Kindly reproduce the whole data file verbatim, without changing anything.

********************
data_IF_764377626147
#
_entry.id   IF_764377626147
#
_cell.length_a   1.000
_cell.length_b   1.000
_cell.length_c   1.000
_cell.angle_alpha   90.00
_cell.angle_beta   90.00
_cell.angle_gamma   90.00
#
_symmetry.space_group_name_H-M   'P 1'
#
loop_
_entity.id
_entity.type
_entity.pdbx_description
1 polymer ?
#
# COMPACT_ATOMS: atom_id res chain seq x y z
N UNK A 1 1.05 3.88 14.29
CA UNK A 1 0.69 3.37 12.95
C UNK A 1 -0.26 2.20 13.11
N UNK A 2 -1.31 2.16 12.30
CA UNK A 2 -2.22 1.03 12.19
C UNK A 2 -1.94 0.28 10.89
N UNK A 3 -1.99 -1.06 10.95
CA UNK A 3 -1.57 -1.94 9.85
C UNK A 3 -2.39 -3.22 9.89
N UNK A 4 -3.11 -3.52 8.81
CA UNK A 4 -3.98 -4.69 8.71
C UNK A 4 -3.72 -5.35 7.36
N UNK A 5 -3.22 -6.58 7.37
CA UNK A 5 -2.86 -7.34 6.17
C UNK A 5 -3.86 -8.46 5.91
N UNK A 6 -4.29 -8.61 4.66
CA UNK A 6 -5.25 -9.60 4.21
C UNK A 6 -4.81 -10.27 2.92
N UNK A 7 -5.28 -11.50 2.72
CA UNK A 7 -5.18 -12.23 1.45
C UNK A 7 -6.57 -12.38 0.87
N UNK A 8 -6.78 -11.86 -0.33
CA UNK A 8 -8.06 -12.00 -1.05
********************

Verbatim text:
data_IF_764377626147
#
_entry.id   IF_764377626147
#
_cell.length_a   1.000
_cell.length_b   1.000
_cell.length_c   1.000
_cell.angle_alpha   90.00
_cell.angle_beta   90.00
_cell.angle_gamma   90.00
#
_symmetry.space_group_name_H-M   'P 1'
#
loop_
_entity.id
_entity.type
_entity.pdbx_description
1 polymer ?
#
# COMPACT_ATOMS: atom_id res chain seq x y z
N UNK A 1 1.05 3.88 14.29
CA UNK A 1 0.69 3.37 12.95
C UNK A 1 -0.26 2.20 13.11
N UNK A 2 -1.31 2.16 12.30
CA UNK A 2 -2.22 1.03 12.19
C UNK A 2 -1.94 0.28 10.89
N UNK A 3 -1.99 -1.06 10.95
CA UNK A 3 -1.57 -1.94 9.85
C UNK A 3 -2.39 -3.22 9.89
N UNK A 4 -3.11 -3.52 8.81
CA UNK A 4 -3.98 -4.69 8.71
C UNK A 4 -3.72 -5.35 7.36
N UNK A 5 -3.22 -6.58 7.37
CA UNK A 5 -2.86 -7.34 6.17
C UNK A 5 -3.86 -8.46 5.91
N UNK A 6 -4.29 -8.61 4.66
CA UNK A 6 -5.25 -9.60 4.21
C UNK A 6 -4.81 -10.27 2.92
N UNK A 7 -5.28 -11.50 2.72
CA UNK A 7 -5.18 -12.23 1.45
C UNK A 7 -6.57 -12.38 0.87
N UNK A 8 -6.78 -11.86 -0.33
CA UNK A 8 -8.06 -12.00 -1.05